“If all it does is lead to better quotes in otherwise unaltered news stories, then I’d say it’s a failure,” DeJarnette told me as the project was getting underway. The true measure of success, he said, is “if the engagement and the questions and perspectives are changing and reshaping the stories that reporters tell in the lead-up to the election and making them more valuable to the way people ultimately decide if and how to vote.”
How it worked
The Peoria Journal Star kicked off the project with a community meeting at the library, which Dennis Anderson, the paper’s executive director, promoted in a column. “We want to know: What matters to you when you’re deciding for whom to vote, or whether to vote at all? Where do you turn for information about the issues? What do you wish you had more information about regarding the campaigns?” he wrote.
“The only requirements are a cellphone with text messaging capability and a willingness to participate.”
“We’re seeking participants from all backgrounds and all levels of political engagement — Democrats, Republicans and independents; likely voters and non-voters. No prior experience is needed; the only requirements are a cellphone with text messaging capability and a willingness to participate in two community conversations and respond to a text message about once a week.”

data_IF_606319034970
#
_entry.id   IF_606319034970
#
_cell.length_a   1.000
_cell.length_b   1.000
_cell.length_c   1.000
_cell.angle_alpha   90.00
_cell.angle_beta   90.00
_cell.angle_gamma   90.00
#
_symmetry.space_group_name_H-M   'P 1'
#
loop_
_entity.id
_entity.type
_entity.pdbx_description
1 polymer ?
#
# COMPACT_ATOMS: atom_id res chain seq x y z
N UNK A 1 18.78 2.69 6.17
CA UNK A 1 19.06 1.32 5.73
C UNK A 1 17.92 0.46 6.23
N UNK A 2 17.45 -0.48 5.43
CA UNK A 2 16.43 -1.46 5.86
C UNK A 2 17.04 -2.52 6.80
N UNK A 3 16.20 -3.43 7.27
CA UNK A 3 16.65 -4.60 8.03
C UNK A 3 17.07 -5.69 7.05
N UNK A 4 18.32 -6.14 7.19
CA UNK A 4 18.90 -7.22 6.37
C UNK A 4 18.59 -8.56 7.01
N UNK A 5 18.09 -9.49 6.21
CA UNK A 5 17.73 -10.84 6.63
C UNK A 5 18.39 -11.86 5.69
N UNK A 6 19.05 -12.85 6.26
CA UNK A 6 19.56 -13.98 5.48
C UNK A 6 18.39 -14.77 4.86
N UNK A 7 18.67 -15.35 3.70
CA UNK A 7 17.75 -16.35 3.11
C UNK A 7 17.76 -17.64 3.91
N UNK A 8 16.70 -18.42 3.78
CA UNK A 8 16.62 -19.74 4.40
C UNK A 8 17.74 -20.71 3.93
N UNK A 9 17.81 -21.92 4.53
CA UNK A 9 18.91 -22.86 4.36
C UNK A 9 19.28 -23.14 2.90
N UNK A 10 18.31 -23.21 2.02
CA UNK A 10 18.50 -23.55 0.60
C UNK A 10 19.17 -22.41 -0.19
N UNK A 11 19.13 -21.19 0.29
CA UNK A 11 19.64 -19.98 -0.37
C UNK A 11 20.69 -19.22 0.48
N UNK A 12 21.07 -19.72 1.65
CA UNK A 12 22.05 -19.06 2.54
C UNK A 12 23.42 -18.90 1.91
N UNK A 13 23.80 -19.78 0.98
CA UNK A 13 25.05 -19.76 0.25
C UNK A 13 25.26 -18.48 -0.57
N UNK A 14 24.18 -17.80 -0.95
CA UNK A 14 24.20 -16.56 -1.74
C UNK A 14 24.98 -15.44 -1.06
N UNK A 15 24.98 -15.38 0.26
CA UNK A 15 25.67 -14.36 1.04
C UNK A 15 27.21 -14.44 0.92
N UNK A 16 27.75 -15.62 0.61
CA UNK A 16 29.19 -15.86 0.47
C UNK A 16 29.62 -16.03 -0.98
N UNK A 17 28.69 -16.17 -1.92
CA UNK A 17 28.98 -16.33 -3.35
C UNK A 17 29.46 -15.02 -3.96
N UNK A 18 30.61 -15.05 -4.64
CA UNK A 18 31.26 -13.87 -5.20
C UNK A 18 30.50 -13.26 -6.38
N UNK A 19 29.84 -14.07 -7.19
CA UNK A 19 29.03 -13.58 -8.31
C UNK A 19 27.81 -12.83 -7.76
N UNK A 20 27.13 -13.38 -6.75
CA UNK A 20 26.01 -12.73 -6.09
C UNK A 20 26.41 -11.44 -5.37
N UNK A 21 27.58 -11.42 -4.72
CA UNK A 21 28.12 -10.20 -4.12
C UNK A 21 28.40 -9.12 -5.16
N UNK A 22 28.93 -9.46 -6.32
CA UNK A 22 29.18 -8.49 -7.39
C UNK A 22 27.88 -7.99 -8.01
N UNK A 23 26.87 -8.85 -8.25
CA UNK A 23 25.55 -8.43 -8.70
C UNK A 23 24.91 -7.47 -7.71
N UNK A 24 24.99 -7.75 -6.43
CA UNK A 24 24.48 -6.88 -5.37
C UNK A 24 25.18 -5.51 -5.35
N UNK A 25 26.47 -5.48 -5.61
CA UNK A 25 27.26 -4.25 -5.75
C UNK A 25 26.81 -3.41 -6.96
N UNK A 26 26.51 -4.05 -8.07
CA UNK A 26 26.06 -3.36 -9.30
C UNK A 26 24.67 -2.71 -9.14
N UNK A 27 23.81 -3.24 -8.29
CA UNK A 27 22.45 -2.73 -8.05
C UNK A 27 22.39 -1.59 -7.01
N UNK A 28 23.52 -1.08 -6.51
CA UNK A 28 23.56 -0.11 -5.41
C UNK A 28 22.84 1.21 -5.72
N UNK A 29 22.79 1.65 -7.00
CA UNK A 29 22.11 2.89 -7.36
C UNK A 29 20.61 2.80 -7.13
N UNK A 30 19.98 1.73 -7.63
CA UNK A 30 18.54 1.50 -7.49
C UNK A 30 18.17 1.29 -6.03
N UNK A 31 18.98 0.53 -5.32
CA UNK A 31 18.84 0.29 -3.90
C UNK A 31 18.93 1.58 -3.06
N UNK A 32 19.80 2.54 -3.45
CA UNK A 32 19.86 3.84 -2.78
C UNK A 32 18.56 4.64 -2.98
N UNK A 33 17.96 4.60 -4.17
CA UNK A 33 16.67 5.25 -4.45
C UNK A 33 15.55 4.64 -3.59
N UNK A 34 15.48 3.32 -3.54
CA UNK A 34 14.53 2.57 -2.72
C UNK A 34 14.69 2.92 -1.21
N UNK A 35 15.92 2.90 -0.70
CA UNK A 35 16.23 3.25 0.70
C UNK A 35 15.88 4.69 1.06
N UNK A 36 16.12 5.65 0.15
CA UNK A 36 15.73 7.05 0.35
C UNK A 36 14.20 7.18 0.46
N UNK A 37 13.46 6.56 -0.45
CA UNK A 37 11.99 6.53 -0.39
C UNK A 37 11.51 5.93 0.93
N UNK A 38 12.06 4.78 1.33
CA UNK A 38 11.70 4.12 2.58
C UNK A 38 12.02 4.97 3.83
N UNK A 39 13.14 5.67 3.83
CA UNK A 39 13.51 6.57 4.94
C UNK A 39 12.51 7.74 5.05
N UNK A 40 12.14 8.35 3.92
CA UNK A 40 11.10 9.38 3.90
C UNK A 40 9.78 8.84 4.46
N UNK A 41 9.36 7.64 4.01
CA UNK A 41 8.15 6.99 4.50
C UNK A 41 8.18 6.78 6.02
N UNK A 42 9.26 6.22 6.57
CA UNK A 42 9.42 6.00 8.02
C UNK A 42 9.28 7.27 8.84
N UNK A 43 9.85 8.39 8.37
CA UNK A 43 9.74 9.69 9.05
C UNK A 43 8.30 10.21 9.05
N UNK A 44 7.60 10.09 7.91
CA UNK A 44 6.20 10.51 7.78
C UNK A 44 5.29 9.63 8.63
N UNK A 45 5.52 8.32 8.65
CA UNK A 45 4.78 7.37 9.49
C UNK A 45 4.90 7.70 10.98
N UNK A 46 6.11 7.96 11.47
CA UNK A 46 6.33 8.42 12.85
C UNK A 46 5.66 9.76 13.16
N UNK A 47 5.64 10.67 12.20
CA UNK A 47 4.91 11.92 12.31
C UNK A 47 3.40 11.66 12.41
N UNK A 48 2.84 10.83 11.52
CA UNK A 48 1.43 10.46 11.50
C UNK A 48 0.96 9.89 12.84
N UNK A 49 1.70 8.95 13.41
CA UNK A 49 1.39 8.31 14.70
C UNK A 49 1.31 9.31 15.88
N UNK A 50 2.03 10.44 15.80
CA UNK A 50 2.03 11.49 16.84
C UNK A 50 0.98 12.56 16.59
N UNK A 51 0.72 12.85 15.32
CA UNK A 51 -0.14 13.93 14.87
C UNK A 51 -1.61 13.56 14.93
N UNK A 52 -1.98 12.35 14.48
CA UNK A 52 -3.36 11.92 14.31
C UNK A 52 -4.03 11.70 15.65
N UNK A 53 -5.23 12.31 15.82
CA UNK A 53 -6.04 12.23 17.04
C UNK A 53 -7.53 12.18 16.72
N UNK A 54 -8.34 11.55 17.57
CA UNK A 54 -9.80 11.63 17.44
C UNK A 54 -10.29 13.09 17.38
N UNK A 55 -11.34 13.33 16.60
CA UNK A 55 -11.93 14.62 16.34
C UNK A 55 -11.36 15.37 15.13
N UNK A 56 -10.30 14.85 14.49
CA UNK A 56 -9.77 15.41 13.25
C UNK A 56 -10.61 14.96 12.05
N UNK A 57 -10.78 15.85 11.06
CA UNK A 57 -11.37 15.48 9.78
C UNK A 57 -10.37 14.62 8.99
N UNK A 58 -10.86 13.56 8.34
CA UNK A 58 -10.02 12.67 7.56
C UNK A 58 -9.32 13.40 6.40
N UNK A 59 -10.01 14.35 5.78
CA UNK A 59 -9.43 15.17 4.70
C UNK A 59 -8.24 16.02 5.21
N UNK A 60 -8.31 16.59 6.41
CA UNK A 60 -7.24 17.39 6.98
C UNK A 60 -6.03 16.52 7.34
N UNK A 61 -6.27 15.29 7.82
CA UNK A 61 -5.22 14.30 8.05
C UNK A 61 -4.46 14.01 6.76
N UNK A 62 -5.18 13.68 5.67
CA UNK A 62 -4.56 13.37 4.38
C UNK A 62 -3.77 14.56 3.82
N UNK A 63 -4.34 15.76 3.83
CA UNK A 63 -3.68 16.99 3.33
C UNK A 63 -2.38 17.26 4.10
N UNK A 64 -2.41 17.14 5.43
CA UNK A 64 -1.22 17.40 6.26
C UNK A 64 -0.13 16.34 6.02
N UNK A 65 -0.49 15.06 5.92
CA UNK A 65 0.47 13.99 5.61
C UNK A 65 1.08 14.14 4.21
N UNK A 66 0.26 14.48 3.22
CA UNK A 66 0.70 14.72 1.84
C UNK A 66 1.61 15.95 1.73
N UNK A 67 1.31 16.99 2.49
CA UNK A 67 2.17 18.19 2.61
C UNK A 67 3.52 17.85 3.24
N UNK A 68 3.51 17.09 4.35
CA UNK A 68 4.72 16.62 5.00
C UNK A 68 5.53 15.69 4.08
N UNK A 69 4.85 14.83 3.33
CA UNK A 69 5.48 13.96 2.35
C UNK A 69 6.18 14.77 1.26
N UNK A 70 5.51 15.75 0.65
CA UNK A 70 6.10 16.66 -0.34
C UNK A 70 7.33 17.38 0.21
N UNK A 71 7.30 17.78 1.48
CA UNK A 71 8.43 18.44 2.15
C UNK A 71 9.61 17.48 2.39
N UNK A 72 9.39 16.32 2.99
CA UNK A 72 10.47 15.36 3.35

The project, which focused on the Illinois governor’s race, launched with a dozen participants and ended with about eight. Each week, participants who remained anonymous throughout the process, received a text with an election-related question, and their responses were then published on the paper’s editorial page.
“I would look forward to seeing the answers people gave,” Anderson said. Over eight weeks, questions focused on a range of issues, including term limits, privatization of prisons, the state budget and advice for the winner.
“A lot of the concerns people had were really about their own pocketbook, and the health and welfare of themselves and their family,” Anderson said. “There wasn’t a lot of talking about the economy and bigger picture things. It was about how am I gonna pay my bills, and will I have affordable healthcare.”
Overall, Anderson said he thought the texted responses enhanced the paper’s coverage of the election, though the project had to be scaled back because of layoffs at the paper. If the resources are available to go another round, Anderson said he’d like to cast a wider net for participants, and work with a group perhaps two or three times larger.